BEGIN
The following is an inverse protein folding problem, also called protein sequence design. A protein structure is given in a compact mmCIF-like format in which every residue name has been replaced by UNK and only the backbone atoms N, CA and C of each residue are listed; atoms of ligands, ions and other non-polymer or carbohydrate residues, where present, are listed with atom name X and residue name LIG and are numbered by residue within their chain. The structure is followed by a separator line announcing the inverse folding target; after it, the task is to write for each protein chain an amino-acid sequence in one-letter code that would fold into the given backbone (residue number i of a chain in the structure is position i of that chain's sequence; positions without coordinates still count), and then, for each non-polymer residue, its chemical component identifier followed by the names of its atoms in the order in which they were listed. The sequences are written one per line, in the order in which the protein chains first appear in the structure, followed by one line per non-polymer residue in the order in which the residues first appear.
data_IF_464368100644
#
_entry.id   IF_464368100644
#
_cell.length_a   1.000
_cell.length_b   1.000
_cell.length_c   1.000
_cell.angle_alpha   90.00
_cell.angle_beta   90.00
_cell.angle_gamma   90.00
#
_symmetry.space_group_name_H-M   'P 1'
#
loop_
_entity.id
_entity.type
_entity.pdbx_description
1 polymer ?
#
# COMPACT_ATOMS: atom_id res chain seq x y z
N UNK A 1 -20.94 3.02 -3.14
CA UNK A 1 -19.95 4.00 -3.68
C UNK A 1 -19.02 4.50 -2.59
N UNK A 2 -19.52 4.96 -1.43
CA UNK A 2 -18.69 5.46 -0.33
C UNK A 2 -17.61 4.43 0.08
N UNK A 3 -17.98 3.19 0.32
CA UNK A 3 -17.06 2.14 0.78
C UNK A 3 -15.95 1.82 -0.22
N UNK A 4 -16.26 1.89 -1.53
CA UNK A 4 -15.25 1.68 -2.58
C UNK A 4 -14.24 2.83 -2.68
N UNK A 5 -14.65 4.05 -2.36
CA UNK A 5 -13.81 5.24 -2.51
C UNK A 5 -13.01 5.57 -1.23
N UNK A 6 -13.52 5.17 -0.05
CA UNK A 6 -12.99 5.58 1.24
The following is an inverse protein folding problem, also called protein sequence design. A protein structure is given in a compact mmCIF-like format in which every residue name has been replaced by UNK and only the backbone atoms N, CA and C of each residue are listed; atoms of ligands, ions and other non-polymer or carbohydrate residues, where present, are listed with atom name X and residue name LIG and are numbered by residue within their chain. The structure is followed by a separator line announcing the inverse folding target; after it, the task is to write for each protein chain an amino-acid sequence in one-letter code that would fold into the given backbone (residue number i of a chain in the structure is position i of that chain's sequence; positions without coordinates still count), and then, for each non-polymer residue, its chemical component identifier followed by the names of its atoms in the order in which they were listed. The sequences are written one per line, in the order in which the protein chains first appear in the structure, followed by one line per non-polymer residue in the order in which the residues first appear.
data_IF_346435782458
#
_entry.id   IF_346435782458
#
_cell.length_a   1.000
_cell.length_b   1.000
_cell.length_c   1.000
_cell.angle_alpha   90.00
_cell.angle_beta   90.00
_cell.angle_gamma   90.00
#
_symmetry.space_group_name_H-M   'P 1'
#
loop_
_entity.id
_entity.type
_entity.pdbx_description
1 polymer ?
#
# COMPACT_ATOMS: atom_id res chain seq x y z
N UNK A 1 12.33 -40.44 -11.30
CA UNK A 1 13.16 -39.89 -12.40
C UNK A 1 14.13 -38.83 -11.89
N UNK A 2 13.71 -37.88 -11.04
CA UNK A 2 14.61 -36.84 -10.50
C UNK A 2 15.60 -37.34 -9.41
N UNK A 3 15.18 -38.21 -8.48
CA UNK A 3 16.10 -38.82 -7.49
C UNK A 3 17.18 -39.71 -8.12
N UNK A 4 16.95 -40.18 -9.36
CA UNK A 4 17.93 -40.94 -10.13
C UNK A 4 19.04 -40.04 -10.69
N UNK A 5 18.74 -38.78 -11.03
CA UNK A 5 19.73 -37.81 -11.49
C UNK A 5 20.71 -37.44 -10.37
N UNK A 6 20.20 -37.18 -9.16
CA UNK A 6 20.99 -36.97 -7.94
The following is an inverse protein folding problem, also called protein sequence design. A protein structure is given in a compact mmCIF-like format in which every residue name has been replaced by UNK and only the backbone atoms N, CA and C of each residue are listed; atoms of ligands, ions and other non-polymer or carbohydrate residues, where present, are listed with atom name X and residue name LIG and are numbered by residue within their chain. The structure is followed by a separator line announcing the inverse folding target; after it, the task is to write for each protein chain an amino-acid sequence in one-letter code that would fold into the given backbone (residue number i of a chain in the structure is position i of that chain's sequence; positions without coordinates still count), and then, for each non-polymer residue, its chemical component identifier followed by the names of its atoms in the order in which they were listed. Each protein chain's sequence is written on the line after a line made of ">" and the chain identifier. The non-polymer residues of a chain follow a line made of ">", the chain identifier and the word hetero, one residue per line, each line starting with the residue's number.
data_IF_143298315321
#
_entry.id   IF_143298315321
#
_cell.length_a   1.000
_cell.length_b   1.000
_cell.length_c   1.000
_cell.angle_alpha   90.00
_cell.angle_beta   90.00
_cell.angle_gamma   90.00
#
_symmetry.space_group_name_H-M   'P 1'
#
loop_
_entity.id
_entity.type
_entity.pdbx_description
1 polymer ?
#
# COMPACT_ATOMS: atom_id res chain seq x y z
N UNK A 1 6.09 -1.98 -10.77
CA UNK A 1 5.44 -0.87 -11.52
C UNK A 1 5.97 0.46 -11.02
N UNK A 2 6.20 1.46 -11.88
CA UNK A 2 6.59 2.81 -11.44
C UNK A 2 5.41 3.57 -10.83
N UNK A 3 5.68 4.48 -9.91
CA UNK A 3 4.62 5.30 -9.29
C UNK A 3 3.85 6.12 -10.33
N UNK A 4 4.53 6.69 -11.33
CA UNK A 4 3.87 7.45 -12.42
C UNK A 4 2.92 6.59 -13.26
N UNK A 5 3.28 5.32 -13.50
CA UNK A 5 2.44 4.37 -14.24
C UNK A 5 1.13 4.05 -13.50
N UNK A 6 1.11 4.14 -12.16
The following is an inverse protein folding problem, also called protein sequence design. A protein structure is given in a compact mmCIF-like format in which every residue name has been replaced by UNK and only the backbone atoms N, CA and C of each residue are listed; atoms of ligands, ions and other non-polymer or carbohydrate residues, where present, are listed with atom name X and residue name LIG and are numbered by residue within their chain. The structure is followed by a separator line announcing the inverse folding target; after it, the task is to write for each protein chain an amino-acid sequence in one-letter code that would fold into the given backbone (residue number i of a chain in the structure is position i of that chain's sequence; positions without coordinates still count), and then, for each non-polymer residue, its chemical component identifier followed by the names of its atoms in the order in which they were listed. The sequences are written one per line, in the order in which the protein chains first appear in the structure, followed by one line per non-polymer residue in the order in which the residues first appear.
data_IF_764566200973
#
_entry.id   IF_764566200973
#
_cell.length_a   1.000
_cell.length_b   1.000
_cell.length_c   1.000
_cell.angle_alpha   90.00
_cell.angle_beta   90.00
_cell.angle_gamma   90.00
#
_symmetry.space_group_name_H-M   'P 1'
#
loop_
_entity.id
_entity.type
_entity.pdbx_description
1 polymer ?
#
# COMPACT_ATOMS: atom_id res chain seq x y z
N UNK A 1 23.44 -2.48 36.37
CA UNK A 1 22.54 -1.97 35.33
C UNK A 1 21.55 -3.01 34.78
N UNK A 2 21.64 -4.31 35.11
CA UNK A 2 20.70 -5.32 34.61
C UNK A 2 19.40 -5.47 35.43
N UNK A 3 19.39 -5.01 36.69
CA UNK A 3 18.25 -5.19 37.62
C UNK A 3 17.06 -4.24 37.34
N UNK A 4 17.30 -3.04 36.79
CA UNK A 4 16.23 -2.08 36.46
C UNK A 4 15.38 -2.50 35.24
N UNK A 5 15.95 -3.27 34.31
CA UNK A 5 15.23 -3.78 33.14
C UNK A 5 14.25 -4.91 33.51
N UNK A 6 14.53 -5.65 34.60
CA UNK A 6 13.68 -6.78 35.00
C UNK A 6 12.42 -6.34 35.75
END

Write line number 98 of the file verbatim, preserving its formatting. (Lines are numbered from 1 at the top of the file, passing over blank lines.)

N UNK A 1 6.09 -1.98 -10.77